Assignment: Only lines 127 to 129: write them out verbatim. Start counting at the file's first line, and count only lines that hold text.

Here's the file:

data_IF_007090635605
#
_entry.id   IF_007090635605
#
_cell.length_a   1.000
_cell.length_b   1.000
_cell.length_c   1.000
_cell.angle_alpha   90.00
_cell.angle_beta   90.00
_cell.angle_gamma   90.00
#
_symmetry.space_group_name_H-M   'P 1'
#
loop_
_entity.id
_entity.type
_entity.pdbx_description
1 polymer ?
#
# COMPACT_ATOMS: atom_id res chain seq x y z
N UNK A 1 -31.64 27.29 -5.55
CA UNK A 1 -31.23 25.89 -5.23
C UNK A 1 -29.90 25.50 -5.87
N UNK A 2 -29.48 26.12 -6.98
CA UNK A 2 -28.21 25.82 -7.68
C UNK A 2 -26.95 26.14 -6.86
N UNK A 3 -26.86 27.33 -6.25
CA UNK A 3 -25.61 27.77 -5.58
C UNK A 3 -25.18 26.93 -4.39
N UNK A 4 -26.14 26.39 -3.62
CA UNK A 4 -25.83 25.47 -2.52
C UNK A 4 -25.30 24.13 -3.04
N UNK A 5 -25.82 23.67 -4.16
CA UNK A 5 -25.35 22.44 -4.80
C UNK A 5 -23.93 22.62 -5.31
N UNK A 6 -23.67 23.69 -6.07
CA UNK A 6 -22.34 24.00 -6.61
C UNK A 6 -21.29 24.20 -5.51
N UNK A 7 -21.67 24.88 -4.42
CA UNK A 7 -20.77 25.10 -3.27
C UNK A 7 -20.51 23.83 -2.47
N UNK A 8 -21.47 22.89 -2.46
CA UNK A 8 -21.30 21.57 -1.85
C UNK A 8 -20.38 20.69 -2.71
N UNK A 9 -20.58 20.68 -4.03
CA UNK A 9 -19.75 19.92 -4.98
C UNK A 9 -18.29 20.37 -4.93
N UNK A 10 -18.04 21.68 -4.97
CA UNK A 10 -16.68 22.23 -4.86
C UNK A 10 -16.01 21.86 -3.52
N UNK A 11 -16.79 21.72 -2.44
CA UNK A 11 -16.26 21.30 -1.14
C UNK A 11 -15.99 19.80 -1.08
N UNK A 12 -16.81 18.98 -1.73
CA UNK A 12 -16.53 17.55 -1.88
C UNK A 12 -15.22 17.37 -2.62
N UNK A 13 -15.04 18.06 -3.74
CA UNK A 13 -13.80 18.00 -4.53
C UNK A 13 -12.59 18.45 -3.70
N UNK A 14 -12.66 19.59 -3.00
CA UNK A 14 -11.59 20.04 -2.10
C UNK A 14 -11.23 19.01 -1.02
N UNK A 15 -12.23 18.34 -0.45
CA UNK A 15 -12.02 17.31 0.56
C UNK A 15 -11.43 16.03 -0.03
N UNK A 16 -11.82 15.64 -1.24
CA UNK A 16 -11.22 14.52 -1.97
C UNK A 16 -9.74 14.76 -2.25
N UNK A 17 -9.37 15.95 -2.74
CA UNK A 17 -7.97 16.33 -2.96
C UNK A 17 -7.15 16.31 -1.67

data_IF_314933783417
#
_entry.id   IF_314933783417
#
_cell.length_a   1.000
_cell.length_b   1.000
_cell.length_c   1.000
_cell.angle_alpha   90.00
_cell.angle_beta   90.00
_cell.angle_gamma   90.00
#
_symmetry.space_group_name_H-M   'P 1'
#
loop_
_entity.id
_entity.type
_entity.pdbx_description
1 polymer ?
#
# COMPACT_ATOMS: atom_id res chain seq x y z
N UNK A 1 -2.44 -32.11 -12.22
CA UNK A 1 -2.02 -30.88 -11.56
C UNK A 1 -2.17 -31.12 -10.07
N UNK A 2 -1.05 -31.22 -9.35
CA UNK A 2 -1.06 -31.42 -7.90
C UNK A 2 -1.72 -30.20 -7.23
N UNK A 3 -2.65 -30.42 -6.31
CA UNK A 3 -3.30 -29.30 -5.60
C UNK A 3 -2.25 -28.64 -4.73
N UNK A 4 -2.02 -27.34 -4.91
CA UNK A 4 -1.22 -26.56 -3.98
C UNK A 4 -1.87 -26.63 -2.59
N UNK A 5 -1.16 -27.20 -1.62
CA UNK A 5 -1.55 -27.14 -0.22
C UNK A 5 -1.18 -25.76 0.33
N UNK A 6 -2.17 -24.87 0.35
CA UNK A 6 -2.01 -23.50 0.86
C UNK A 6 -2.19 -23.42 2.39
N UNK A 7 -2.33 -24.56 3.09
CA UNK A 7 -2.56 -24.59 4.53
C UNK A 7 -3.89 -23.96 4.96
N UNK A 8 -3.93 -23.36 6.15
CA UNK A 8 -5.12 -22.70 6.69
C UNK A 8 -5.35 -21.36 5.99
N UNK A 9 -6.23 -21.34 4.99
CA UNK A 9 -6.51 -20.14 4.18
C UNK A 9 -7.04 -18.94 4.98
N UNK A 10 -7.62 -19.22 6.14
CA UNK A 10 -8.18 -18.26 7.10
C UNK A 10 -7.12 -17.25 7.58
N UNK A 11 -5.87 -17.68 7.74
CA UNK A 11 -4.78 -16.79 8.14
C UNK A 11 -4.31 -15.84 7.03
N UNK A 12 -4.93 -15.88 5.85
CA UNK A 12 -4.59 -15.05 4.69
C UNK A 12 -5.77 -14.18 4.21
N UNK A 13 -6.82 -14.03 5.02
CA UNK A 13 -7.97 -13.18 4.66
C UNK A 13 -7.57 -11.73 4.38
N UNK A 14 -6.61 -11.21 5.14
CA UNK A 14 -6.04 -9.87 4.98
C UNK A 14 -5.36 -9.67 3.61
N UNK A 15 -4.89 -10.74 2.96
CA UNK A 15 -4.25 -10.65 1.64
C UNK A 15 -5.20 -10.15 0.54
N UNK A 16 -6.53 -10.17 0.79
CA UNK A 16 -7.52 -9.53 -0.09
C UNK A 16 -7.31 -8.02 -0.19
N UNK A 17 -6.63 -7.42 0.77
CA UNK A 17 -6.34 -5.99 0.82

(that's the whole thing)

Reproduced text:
C UNK A 12 -5.77 -14.18 4.21
N UNK A 13 -6.82 -14.03 5.02
CA UNK A 13 -7.97 -13.18 4.66